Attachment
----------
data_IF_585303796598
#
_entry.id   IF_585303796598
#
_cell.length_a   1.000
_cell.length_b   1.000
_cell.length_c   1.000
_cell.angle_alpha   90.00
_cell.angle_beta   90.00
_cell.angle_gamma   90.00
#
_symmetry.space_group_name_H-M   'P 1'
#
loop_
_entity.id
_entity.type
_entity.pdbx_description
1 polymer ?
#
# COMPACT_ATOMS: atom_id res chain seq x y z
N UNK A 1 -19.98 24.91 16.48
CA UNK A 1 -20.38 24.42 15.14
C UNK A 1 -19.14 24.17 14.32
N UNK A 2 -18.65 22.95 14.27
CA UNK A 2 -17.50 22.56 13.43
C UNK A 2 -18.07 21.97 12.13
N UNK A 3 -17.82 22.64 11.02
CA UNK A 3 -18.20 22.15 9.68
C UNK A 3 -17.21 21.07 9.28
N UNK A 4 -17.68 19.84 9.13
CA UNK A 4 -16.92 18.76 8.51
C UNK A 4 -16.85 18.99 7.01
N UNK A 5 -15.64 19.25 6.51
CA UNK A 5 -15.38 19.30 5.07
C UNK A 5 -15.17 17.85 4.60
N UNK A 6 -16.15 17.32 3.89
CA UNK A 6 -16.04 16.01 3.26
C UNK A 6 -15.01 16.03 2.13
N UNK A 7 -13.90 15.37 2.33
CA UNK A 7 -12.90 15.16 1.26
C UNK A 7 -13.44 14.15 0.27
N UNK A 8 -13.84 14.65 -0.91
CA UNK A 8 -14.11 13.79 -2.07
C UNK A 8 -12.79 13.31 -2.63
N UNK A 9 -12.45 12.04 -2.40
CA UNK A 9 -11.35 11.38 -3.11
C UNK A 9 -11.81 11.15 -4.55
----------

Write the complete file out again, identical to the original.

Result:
data_IF_585303796598
#
_entry.id   IF_585303796598
#
_cell.length_a   1.000
_cell.length_b   1.000
_cell.length_c   1.000
_cell.angle_alpha   90.00
_cell.angle_beta   90.00
_cell.angle_gamma   90.00
#
_symmetry.space_group_name_H-M   'P 1'
#
loop_
_entity.id
_entity.type
_entity.pdbx_description
1 polymer ?
#
# COMPACT_ATOMS: atom_id res chain seq x y z
N UNK A 1 -19.98 24.91 16.48
CA UNK A 1 -20.38 24.42 15.14
C UNK A 1 -19.14 24.17 14.32
N UNK A 2 -18.65 22.95 14.27
CA UNK A 2 -17.50 22.56 13.43
C UNK A 2 -18.07 21.97 12.13
N UNK A 3 -17.82 22.64 11.02
CA UNK A 3 -18.20 22.15 9.68
C UNK A 3 -17.21 21.07 9.28
N UNK A 4 -17.68 19.84 9.13
CA UNK A 4 -16.92 18.76 8.51
C UNK A 4 -16.85 18.99 7.01
N UNK A 5 -15.64 19.25 6.51
CA UNK A 5 -15.38 19.30 5.07
C UNK A 5 -15.17 17.85 4.60
N UNK A 6 -16.15 17.32 3.89
CA UNK A 6 -16.04 16.01 3.26
C UNK A 6 -15.01 16.03 2.13
N UNK A 7 -13.90 15.37 2.33
CA UNK A 7 -12.90 15.16 1.26
C UNK A 7 -13.44 14.15 0.27
N UNK A 8 -13.84 14.65 -0.91
CA UNK A 8 -14.11 13.79 -2.07
C UNK A 8 -12.79 13.31 -2.63
N UNK A 9 -12.45 12.04 -2.40
CA UNK A 9 -11.35 11.38 -3.11
C UNK A 9 -11.81 11.15 -4.55